Genetic Diversity of Ar. subalbatus Populations

Ar. subalbatus was collected from nine regions of Hainan. The phylogenetic analysis showed that two subgroups were clustered with over 70% bootstrap values. The TC, WZS, LS, HK, DZ, and WC populations contained individuals from both subgroups (Figure 3B). Genetic diversity was analyzed among the HK, WC, SY, DZ, LS, and WZS populations because they presented a sample size of more than 10 individuals.

There were 16 haplotypes with 22 variable sites, and only one haplotype appeared in all populations (Table 2 and Supplementary Table 5). The two subgroups did not share any haplotypes. The total haplotype diversity and nucleotide diversity were 0.74 (Hd) and 0.42 (π), respectively. HK exhibited the lowest haplotype diversity, and SY exhibited the lowest nucleotide diversity. WC showed the highest haplotype and nucleotide diversity (Table 2). Tajima’s D tests and Fu’s Fs test for the overall populations did not present statistically significant negative values, suggesting that the Ar. subalbatus populations of Hainan were in genetic equilibrium. Only LS exhibited a significant negative D value, implying population expansion (Table 2). Significant genetic differentiation existed in half of the pairs of the six populations, especially those including the SY population, which showed significant differentiation from all other populations except for LS (Fst between 0.10 and 0.26, Table 5), largely because all individuals from SY belonged to a single subgroup (Figure 3B). Genetic exchange frequently occurred between most populations (Nm values from 1.41 to 88.97) (Table 5). The total Fst was 0.10 (P < 0.01), and Nm was 4.50. Most of the total variation existed within populations (89.52%) (Supplementary Table 6). However, when AMOVA was applied to the two subgroups, 77.06% of the total variation was found to exist between the subgroups (Supplementary Table 6). The Fst between subgroups was 0.77 (P < 0.01), and Nm was less than 1, indicating that gene flow failed to prevent the subgroup differentiation caused by genetic drift.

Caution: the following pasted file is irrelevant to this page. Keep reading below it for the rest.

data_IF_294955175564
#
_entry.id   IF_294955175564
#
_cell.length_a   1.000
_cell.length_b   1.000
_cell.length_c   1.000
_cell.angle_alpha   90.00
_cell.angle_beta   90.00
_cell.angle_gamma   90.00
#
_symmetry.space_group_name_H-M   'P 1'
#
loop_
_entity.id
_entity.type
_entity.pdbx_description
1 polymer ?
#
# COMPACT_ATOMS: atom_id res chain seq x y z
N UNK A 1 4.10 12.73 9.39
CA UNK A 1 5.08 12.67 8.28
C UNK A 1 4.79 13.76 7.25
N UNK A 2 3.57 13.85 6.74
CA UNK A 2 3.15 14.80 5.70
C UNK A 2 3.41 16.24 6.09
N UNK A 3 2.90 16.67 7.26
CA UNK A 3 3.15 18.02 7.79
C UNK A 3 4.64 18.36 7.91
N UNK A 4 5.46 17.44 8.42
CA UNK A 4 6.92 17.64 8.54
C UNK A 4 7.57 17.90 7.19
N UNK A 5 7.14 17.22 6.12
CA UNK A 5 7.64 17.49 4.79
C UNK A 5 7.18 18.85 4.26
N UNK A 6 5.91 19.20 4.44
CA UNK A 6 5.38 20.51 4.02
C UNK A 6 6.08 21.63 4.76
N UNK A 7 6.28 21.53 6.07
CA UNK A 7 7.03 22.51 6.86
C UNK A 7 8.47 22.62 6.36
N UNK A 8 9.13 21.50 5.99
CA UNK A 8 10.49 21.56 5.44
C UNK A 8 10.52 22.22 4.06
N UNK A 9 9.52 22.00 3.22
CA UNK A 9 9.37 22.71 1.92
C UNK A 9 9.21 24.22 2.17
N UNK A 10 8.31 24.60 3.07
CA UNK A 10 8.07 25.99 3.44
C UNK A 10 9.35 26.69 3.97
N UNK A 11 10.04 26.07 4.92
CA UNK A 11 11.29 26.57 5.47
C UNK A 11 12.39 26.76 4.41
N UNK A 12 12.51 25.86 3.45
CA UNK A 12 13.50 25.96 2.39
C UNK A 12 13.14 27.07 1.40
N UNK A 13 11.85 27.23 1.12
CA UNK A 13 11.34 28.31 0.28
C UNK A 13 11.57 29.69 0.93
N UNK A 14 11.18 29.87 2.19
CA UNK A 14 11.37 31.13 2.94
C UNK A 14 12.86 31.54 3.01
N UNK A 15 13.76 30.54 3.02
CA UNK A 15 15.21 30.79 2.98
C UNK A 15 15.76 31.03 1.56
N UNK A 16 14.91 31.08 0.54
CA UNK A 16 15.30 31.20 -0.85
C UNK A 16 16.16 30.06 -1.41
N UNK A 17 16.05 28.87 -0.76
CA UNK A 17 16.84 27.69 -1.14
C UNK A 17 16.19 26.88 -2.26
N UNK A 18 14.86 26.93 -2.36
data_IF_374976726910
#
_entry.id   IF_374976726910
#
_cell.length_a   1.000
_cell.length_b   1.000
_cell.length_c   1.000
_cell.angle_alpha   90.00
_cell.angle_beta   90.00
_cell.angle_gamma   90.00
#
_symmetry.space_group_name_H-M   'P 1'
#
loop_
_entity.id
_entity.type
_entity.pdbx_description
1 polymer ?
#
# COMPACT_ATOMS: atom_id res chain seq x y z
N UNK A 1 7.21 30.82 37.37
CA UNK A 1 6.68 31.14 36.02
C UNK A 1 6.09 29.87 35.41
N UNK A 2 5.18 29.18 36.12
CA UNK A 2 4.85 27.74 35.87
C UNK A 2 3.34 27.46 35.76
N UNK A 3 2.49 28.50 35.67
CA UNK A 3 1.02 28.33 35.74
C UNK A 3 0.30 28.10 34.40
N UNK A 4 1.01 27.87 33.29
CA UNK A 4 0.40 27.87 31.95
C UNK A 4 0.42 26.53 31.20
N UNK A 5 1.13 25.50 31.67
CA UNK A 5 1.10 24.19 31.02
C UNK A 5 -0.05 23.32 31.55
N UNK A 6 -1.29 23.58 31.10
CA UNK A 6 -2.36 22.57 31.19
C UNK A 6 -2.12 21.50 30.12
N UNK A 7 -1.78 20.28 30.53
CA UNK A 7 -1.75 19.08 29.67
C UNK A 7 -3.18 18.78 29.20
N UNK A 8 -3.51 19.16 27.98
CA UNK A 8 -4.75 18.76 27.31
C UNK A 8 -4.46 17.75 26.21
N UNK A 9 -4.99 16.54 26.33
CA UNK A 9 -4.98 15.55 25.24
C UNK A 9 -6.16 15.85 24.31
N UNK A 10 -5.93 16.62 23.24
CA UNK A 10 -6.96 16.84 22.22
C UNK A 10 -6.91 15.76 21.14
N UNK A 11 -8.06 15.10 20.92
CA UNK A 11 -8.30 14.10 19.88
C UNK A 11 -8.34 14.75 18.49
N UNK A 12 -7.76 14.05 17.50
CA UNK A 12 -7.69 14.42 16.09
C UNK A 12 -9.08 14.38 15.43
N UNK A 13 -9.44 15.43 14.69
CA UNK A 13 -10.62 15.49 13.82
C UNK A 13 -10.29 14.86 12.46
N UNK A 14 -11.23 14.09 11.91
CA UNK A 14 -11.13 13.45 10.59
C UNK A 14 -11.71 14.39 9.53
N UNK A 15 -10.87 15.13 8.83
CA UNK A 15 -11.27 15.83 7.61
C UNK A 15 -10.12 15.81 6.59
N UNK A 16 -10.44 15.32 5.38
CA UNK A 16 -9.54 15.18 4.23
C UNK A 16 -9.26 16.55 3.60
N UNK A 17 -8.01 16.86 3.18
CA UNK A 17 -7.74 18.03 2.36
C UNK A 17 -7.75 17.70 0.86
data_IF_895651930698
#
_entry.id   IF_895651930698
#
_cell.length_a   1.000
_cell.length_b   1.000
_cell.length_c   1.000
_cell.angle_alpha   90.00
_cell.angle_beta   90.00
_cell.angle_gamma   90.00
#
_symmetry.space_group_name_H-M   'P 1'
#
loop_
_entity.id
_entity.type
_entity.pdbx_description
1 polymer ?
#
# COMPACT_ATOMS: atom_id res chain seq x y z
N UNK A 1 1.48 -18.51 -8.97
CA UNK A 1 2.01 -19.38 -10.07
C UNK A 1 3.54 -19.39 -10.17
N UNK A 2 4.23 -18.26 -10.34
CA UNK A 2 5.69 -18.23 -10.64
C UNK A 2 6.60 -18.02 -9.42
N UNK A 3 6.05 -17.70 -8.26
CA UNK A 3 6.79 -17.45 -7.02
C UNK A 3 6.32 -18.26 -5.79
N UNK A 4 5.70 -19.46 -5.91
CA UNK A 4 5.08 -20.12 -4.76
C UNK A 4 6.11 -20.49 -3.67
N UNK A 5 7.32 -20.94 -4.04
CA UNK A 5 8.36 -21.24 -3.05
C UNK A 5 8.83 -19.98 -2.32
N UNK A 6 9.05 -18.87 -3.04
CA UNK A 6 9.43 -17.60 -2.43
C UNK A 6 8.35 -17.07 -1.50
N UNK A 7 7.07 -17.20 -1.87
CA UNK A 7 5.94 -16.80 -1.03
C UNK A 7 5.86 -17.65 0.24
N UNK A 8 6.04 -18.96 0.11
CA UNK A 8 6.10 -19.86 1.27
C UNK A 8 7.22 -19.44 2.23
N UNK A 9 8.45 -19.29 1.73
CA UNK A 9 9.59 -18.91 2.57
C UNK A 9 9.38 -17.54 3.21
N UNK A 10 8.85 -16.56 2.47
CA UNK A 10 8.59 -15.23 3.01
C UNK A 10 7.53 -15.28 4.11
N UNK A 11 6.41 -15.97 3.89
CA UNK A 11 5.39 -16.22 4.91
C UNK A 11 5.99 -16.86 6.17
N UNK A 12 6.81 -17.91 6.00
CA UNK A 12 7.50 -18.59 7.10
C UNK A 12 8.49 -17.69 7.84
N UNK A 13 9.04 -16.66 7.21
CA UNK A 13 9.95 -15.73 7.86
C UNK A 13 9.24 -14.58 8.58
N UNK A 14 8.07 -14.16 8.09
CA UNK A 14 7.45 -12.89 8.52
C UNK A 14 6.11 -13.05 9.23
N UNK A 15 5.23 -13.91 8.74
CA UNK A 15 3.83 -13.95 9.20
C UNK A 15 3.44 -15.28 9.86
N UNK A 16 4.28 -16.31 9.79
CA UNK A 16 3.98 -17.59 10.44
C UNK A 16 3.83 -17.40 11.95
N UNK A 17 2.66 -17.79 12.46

TABLE 5
www.frontiersin.org

Table 5. Pairwise genetic differentiation (Fst; lower triangle) and gene flow (Nm; upper triangle) between Armigeres subalbatus populations on Hainan.

The genetic differentiation of the Hainan Ar. subalbatus populations from those of Pakistan or India was analyzed using haplotype frequencies. The Hainan populations exhibited greater differentiation from the Pakistan population (Fst = 0.30, P < 0.01) than the Indian population (Fst = 0.13, P < 0.05) but showed frequent gene flow with both populations (Supplementary Table 7).

Genetic Diversity of C. p. quinquefasciatus Populations